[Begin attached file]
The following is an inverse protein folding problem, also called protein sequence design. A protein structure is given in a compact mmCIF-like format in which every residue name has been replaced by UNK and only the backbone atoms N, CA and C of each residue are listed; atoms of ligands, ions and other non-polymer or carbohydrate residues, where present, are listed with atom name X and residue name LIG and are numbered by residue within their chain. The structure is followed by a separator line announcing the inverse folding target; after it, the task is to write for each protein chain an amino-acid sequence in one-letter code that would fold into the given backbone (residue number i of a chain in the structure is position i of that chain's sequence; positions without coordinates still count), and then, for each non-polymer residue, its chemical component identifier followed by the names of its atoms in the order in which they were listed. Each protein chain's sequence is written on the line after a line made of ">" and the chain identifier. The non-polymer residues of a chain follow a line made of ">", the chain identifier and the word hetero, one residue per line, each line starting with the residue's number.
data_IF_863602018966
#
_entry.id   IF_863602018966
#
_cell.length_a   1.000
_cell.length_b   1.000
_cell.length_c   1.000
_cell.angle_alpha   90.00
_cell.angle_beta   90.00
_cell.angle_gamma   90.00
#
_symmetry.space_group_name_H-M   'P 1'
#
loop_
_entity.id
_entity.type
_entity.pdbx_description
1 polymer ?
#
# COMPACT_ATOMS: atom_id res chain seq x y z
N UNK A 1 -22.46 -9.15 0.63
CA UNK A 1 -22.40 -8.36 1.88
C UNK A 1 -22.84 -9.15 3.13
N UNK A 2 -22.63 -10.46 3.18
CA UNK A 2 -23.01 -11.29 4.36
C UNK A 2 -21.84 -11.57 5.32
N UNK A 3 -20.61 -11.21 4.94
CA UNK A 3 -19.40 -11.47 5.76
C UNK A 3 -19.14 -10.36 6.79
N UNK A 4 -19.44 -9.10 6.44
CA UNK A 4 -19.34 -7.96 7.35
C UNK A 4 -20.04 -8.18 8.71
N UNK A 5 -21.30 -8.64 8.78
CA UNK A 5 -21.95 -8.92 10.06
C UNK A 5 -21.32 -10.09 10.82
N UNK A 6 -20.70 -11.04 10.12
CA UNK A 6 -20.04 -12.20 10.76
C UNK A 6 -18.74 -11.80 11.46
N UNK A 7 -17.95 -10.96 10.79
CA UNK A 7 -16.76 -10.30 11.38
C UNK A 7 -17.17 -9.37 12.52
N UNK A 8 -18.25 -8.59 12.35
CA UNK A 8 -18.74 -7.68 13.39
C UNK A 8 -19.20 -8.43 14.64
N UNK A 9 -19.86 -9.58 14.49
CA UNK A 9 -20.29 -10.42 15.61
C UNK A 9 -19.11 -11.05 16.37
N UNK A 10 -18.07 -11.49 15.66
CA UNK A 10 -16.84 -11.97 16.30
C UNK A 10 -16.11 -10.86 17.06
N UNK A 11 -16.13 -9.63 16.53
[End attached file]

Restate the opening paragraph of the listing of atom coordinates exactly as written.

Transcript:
The following is an inverse protein folding problem, also called protein sequence design. A protein structure is given in a compact mmCIF-like format in which every residue name has been replaced by UNK and only the backbone atoms N, CA and C of each residue are listed; atoms of ligands, ions and other non-polymer or carbohydrate residues, where present, are listed with atom name X and residue name LIG and are numbered by residue within their chain. The structure is followed by a separator line announcing the inverse folding target; after it, the task is to write for each protein chain an amino-acid sequence in one-letter code that would fold into the given backbone (residue number i of a chain in the structure is position i of that chain's sequence; positions without coordinates still count), and then, for each non-polymer residue, its chemical component identifier followed by the names of its atoms in the order in which they were listed. Each protein chain's sequence is written on the line after a line made of ">" and the chain identifier. The non-polymer residues of a chain follow a line made of ">", the chain identifier and the word hetero, one residue per line, each line starting with the residue's number.